Power of Difference Assessment System; The Effects of Wearable Technology on Human Psyche
Zheng, William, School of Engineering and Applied Science, University of Virginia
Baritaud, Catherine, EN-Engineering and Society, University of Virginia
Ibrahim, Ahmed, EN-Comp Science Dept, University of Virginia
In the age of a rapidly evolving globalized society, humans often have a difficult time understanding the full extent of the technological systems around them. However, people can see topics in a new light and better understand the world when they listen to diverse perspectives. The technical project is the Power of Difference Assessment, an online assessment system created to reveal people’s biases, and allow them to understand the role they play in combating or sustaining existing socio-economical injustices. The STS research paper highlights the ramifications of wearable devices on the human psyche and proposes solutions to mitigate these negative aspects. The technical report and STS research paper are loosely coupled to promote awareness of how unexplored assumptions about technologies and personal beliefs can hinder interpersonal and intrapersonal growth, and then provide solutions to empower humans.
The Power of Difference Assessment is offered by The Sum, a non-profit located in Charlottesville, VA, which promotes personal growth, skill development, and diversity. The goal of The Sum is to stand in solidarity with all people, no matter their background. This goal aligns with the sociotechnical objective with forming strong interpersonal and intrapersonal relationships in this globalized society. The Capstone team accepted this task of building the online assessment that asks users to respond to seventy statements that range across sociocultural locations, such as age, race, gender, sexuality, etc., on a Likert scale. The results of the assessment will then be analyzed by The Sum and the user for reflection.
Those who take the Power of Difference Assessment can meet with a consultant from The Sum to learn about their biases, understand how to better communicate across various demographic differences, and overcome their own limitations to help establish a more constructive community. At this time, the deployment of the Power of Difference Assessment has just begun so the Capstone team has yet to receive data from real customers. During development, however, we asked our peers to take the assessment and test the application. The team was able to conclude that the system is working as intended with data being stored using Amazon’s web services and viewed from the administration site. The test takers were able to receive PDF-generated results of their unconscious orientations to sociocultural backgrounds, allowing them to understand areas of strength and areas for improvement.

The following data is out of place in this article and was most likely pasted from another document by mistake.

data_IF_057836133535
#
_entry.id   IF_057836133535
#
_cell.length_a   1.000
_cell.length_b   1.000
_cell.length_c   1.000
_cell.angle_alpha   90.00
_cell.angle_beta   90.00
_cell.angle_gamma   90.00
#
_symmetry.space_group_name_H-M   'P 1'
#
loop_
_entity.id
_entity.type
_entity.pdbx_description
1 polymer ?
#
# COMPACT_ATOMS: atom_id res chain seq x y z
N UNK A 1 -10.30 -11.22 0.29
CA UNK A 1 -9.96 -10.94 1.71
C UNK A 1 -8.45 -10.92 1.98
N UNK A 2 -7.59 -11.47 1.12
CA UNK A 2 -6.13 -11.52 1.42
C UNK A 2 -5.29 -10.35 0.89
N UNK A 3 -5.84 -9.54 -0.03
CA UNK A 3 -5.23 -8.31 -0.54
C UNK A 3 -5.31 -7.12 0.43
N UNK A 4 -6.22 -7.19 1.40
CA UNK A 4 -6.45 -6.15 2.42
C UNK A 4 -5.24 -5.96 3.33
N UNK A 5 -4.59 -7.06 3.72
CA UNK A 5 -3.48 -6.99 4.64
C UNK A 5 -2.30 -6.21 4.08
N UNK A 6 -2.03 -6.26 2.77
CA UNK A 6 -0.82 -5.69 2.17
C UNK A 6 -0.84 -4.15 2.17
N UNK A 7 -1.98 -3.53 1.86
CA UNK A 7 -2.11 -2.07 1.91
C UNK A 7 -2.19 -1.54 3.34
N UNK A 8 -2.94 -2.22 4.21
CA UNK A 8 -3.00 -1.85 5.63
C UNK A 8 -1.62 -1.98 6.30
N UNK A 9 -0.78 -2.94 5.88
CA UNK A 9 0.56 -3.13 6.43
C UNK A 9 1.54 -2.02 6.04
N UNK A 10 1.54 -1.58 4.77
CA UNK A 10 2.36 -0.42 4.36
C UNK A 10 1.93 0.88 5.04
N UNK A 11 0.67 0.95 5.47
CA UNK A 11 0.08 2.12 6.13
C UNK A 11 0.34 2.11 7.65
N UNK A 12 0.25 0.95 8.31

To highlight the ramifications of wearable devices on the human mind, the STS project’s research question would be determining the degree in which wearable devices have negatively impacted everyday users. Through this problem statement, the research’s thesis statement would be although existing wearable technologies have set numerous health-related achievements for many individuals, there are also underlying problems that popular wearables have that are being overshadowed by their positive feats. To shed light on the problems, documentary research sources of academic journals, engineering literature, and case studies covering wearable effectiveness and logistics were consulted. After analyzing and verifying the evidence, the sources were used to address the research question and also mentioned to support the interpretation of wearables having control over the users.
There were numerous sources from the documentary research that supports the thesis statement. A study conducted by CNN on 200 Fitbit users have shown signs of an early and steady technological takeover in decision-making, where 90% of participants deliberately took longer routes in order to meet the steps set by the fitness tracker and 22% felt less motivated to exercise without their devices. Other problems documented include information overload and poor quality of data. Recent comparisons between various wearables for tracking physical activity showed large variations in accuracy between devices with significant error margins. Not only is the quality of data compromised, information overload occurs as well when the amount of irrelevant data used for self-diagnosis and monitoring becomes substantial and difficult to grasp. Thus, users are not necessarily gaining meaningful insights about themselves and risks users to become more self-delusional and subservient to wearables due to these issues.
The work done for the technical research and STS research has shown that testing and experimenting of technology need to be conducted continuously. Wearable devices and the Power of Difference Assessment are both in their early stages of deployment in society, but there will always be underlying problems that need to be understood, addressed, and tested in order to accomplish the goal of advancing society. Empowering humans individually and collectively requires having a solid understanding and awareness of undetected problems that stem from different technological and sociocultural aspects of this world.
BS (Bachelor of Science)
Social Construction of Technology, System in Context, Wearable Technology, Power of Difference
School of Engineering and Applied Science
Bachelor of Science in Computer Science
Technical Advisor: Ahmed Ibrahim
STS Advisor: Catherine Baritaud
Technical Team Members: Peter Felland, Amelia Hampford, Nuzaba Nuzhat, Sam Shankman, David Xue, Connor Yager, Carl Zhang
All rights reserved (no additional license for public reuse)